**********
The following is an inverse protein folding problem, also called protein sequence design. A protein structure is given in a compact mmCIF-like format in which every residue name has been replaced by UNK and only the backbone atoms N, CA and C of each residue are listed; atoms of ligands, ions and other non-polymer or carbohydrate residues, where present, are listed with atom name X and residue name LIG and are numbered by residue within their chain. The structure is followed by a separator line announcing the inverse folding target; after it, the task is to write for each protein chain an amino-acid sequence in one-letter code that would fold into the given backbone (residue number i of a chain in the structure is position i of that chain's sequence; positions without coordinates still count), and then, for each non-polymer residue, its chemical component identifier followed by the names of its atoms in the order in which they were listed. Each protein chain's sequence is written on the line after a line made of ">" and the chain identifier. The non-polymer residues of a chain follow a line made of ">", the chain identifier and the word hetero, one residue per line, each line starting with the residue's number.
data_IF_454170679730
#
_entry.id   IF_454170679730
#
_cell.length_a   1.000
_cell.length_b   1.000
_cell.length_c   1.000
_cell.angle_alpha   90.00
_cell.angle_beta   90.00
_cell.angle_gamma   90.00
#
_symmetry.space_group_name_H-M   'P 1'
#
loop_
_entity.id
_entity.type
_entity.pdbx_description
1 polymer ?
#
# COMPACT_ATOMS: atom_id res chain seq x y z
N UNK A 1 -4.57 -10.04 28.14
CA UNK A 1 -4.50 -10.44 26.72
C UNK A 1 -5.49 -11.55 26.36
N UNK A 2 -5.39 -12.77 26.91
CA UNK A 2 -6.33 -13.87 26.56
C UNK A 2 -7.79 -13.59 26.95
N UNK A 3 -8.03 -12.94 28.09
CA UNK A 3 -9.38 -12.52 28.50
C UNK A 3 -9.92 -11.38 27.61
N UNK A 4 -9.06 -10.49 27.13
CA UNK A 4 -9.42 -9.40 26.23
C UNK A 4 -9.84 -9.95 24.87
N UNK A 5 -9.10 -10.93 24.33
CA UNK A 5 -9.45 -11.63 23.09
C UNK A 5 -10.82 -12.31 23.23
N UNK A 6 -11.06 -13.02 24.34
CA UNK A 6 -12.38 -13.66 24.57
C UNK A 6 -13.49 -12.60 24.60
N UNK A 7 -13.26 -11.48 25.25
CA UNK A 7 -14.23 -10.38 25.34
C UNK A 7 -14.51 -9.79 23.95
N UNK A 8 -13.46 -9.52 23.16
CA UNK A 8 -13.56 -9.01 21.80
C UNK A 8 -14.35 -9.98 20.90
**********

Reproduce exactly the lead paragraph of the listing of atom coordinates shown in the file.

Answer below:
The following is an inverse protein folding problem, also called protein sequence design. A protein structure is given in a compact mmCIF-like format in which every residue name has been replaced by UNK and only the backbone atoms N, CA and C of each residue are listed; atoms of ligands, ions and other non-polymer or carbohydrate residues, where present, are listed with atom name X and residue name LIG and are numbered by residue within their chain. The structure is followed by a separator line announcing the inverse folding target; after it, the task is to write for each protein chain an amino-acid sequence in one-letter code that would fold into the given backbone (residue number i of a chain in the structure is position i of that chain's sequence; positions without coordinates still count), and then, for each non-polymer residue, its chemical component identifier followed by the names of its atoms in the order in which they were listed. Each protein chain's sequence is written on the line after a line made of ">" and the chain identifier. The non-polymer residues of a chain follow a line made of ">", the chain identifier and the word hetero, one residue per line, each line starting with the residue's number.